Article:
The Roving Richards

A family on the move

Damas Island

Wednesday, July 3, 2002

Today we had scheduled the Damas Island boat tour.  While I was waiting for Mark to get ready, a coati climbed the tree right by our bedroom window (like 2′ from where I was standing).  I love these bungalows! The hotel clerk had said that we would be picked up at 8:00 so we were just heading out to breakfast when the phone rang to say our bus was there.  Oh well, I guess no breakfast.  We get on the bus, and the guides are acting a bit odd but we just think maybe they aren’t as friendly as the others we’ve had.  We drive to pick up people at another hotel, and we’re in Quepos when the phone rings and after talking to the person on the other end the guide looks at us and says “what tour are you trying to take?”  Apparently we’d gotten on the wrong bus and we were now heading for a zip-line tour of the rainforest canopy with our toddler.  No wonder they were looking at us funny!  They took us back to our hotel right as our real bus was pulling up (at 8:00, as promised).  We got out, the right people got on, and off we went to our very safe, totally appropriate for young children boat tour.

This guide was very friendly, spoke totally unaccented english but english-accented spanish even though he said he was Costa Rican and it was his family’s tour business.  I guess maybe he was raised in Canada (where he said he had lived)?  Whatever.  Not really any of my business.  We got on the boat and immediately came upon a group of white-faced monkeys.  This time “monkeys playing peekabo” was Genevieve’s choice phrase.  One even tried to steal her pony-tail holder, a move a discouraged with a wave of my hand.  After the monkeys we saw a silky anteater, crabs, more bats and lots of birds.  The mangroves are pretty interesting, according tothe guide they act as a filtration system by capturing all of the vegetation that washes down during rains and keeping it from the ocean.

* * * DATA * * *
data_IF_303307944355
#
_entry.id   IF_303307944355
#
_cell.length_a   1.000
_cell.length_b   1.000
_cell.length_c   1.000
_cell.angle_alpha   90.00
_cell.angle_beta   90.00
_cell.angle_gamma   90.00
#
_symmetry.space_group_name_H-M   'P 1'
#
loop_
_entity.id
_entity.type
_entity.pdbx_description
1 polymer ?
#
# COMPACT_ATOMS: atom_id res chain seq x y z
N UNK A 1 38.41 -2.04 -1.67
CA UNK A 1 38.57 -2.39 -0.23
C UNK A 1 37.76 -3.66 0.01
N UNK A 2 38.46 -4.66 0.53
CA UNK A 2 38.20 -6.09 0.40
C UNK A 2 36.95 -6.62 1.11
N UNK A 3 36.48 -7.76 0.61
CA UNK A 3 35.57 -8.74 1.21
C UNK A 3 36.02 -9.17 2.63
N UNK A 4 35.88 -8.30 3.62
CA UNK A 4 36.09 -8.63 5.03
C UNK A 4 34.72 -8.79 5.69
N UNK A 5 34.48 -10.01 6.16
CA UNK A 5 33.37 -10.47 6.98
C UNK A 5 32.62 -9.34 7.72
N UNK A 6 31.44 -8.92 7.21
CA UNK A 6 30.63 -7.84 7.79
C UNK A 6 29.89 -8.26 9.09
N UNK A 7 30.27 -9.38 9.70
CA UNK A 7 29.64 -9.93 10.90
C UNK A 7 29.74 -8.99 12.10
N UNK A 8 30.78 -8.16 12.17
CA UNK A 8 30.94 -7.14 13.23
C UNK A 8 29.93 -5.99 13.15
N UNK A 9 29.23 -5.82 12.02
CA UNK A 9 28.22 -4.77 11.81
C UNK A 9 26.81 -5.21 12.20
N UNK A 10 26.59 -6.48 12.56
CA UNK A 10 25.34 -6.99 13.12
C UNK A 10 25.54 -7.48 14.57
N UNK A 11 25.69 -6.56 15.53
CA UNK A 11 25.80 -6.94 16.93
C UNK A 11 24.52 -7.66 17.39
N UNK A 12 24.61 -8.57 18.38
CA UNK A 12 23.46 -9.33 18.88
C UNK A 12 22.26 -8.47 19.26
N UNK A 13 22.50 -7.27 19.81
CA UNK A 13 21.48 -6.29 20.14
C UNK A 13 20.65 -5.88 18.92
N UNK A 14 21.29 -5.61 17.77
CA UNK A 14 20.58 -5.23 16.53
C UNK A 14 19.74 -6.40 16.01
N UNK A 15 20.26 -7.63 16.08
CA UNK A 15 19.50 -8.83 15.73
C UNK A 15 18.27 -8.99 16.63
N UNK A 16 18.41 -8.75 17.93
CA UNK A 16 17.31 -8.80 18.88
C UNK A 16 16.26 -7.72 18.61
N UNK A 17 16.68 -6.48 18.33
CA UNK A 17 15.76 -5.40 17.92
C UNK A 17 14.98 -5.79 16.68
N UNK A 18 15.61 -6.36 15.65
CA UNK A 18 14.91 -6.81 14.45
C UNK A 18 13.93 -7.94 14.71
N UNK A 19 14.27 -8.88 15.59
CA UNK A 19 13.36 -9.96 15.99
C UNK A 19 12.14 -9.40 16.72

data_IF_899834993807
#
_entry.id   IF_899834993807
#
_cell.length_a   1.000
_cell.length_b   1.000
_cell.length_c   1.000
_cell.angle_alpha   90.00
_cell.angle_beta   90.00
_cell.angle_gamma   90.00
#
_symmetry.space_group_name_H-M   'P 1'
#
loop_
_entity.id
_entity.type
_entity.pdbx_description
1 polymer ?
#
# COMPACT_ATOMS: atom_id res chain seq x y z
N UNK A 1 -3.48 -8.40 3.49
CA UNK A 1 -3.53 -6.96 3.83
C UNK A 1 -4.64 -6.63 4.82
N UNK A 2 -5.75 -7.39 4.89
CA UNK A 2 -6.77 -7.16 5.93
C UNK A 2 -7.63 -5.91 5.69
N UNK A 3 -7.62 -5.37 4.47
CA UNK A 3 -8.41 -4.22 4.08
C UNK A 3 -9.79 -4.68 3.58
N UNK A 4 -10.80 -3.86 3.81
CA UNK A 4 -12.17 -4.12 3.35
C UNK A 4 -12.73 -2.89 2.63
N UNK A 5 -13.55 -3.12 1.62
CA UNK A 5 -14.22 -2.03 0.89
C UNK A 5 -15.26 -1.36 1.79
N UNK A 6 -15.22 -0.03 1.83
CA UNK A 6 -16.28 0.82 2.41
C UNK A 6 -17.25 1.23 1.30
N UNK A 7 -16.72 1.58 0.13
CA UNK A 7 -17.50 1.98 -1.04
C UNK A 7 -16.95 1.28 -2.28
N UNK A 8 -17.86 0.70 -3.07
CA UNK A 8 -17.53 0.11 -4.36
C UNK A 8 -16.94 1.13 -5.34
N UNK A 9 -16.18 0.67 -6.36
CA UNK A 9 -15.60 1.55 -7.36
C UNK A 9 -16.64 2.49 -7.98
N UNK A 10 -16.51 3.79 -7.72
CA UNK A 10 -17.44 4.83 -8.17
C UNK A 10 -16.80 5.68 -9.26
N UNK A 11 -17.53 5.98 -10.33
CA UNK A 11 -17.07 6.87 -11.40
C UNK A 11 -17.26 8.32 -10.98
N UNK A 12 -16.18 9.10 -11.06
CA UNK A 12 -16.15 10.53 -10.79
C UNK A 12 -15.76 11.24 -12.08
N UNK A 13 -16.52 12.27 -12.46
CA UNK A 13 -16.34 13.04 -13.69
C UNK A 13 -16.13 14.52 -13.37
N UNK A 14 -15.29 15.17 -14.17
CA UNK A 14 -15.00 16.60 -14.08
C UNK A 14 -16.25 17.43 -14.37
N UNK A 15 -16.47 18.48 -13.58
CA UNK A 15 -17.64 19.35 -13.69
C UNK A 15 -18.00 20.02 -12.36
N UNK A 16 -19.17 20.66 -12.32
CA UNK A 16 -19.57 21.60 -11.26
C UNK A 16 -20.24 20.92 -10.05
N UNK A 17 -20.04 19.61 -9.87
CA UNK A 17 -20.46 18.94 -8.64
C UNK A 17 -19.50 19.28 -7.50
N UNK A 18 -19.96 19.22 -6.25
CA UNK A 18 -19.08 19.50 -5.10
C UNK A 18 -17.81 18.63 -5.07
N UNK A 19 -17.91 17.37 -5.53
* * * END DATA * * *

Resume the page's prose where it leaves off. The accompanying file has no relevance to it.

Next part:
After the boat tour we went to the “restaurant” for lunch,which was actually built next to the tour-owner’s house, and it was the rest of the family that was cooking.  It was a nicehouse and a nice family, and they let Genevieve play with their son’s toys. (He couldn’t play too because he was napping)  And then we went back to the hotel where we relaxed, and then tried to go to the Jardin Gaia which was supposed to have rescued wildlife but really only grows orchids for the past two years.  I guess guide books can’t get it right all of the time.  To Genevieve’s joy we went to the swimming pool instead (well, swimming pool, then shower, then pool then shower then pool then shower and I think I’d still be alternating between the two if I hadn’t put a stop to it).  Yet another nice dinner, and then off to bed.  I was feeling quite a pang at the thought of leaving this wonderful place.  The only consolation I could muster is that I KNOW I’ll return one day.

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